Details of the neglect and cruelty inflicted upon animals at the South Lakes Safari Zoo in Cumbria were today reported widely after councillors rejected an application for a new licence for the zoo where almost 500 animals died within four years.
David Gill, who founded the zoo in 1994, had his claim rejected unanimously by Barrow Borough Council’s licensing regulatory committee. The deaths at the Dalton-in-Furness between 2013 and 2016 were revealed in a report submitted to the panel.
The story was picked up by Sky News as presenter Kay Burley interviewed the local MP, John Woodcock.
What followed was a hostile exchange where the journalist appeared determined to suggest the council and MP were “complicit” in the acts by not speaking out sooner.
Woodcock, a Labour MP, appeared baffled by Burley’s apparent attempt to extract a confession, repeatedly pointing to letting the inquiry run as it revealed the full extent of the cruelty. He also questioned the “level of hostility” the Sky News anchor was displaying.
It led to this bizarre exchange:
Burley: “I put it to you, Mr Woodcock, ignorance is no defence, and the council should have acted before it did, at least the council should have acted, if not the local MP.”
Woodcock: “Well the council could only work with the evidence that it has got. As you ask these questions I am going to go back and study whether in my view the council could have acted faster, but I do question why quite the level of hostility towards me on this programme.”
Burley: “Oh please, you’re a public servant, you have to answer these questions, big boy pants on.”
Woodcock: “Kay, I’m not sure whether, oh never mind ...”
The conversation that led up to the fall-out saw Burley attack the council for a lack of “checks and balances”, and ask why they didn’t do anything earlier if “the council could see what was happening”. The MP’s response was given short shrift.
Woodcock: “The council have found it difficult to get the proper access ...”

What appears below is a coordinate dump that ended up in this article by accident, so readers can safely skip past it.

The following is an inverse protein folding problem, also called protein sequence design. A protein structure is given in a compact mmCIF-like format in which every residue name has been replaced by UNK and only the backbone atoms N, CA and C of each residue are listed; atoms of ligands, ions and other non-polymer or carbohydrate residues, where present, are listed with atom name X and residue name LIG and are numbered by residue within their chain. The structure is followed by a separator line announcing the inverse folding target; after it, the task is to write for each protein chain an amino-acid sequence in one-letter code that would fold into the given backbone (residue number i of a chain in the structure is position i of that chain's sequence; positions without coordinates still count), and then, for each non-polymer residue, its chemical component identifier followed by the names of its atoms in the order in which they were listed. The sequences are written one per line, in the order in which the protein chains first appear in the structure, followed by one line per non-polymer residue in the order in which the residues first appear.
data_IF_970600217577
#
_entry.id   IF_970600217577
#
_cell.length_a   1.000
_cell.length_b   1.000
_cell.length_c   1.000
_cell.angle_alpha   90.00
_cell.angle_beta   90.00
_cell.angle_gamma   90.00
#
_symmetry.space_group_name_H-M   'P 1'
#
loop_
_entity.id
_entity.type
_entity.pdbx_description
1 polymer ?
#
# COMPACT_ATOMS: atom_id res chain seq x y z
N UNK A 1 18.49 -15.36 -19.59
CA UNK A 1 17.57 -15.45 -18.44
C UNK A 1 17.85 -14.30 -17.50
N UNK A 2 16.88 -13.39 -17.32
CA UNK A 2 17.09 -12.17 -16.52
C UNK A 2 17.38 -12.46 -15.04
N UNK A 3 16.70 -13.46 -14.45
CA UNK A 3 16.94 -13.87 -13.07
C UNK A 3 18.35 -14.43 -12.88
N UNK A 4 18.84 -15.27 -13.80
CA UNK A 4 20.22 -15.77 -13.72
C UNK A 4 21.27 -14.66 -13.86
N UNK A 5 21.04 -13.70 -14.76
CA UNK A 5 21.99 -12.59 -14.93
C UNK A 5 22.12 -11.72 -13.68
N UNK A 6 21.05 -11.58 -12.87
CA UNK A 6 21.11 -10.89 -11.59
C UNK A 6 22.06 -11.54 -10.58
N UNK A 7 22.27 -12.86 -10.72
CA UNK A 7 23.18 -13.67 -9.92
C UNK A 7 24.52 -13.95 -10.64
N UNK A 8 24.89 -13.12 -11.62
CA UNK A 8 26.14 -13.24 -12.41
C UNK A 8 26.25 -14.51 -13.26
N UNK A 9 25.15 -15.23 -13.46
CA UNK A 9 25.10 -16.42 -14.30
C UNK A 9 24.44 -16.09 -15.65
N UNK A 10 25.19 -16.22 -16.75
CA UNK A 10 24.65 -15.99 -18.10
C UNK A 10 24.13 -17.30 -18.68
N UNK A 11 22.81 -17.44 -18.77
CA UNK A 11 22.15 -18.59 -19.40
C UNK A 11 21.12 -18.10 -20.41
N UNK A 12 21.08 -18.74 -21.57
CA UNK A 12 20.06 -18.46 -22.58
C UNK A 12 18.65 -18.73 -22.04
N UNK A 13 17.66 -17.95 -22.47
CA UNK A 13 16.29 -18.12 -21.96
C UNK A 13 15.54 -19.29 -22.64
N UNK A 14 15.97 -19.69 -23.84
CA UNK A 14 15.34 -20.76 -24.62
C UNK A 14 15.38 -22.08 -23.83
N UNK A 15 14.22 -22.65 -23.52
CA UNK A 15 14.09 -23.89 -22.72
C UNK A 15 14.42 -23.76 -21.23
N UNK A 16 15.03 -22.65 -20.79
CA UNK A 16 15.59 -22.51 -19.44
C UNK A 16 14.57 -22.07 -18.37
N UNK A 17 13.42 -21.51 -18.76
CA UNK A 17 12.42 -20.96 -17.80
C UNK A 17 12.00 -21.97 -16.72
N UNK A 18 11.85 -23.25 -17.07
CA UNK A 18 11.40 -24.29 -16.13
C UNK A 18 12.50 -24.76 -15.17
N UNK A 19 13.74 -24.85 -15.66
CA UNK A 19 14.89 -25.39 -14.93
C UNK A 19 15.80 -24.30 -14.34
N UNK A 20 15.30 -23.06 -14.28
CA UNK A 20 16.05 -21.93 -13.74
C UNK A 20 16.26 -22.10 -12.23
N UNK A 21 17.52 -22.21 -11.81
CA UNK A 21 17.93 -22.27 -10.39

Burley: “Buy a ticket!”
Woodcock made clear that superficially it did not look like a “failing zoo”. “It’s what happens behind the scenes,” he said. “Which as more and more evidence has come out has shown a level of neglect that is completely unacceptable.”
After Burley asked how long he had been aware of the problems, Woodcock pointed to “isolated incidents” and the owner’s claims he was being “politically persecuted by a council” while they were “just trying to do a basic job of upholding health and safety”. It got another highly-charged response.
Burley: “So you were hoodwinked then? Is that what you are saying?”
Woodcock: “I have not sought to make a determination on a quasi-judicial process the health and safety committee have gone on to.”
Burley, who was not satisfied with “long, lengthy answers telling me why it’s not your fault, why it’s not the council’s fault”, suggested he should have “stood up in the House of Commons and said this is completely unacceptable”.
“Everyone is blaming the owner. Of course, he is to blame, others are complicit, surely?,” she added.
Woodcock replied the “scale of cruelty has only just come to light recently”, adding: “You didn’t like that answer and you cut through it. I think it is important, and I took a decision very early on that I was not going to insert myself in to a quasi-judicial process that the licensing committee has gone through.
“Now they have made their judgement, I think it is the right time to speak up and say this must never be allowed to happen again.”
After Woodcock explained the dramatic pictures being broadcast were revealed as part of the evidence presented to the inquiry, Burley fired off another sharp question.
Burley: “So are you saying you did know, or didn’t know?”
Woodcock: “I’m saying I did not know about the level of cruelty and neglect.”
Some will argue the interview represented proper journalist scrutiny. Others that it was grandstanding by a London-based broadcaster coming late to the issue. In any case, it divided opinion (Burley re-tweeted both positive and negative comments).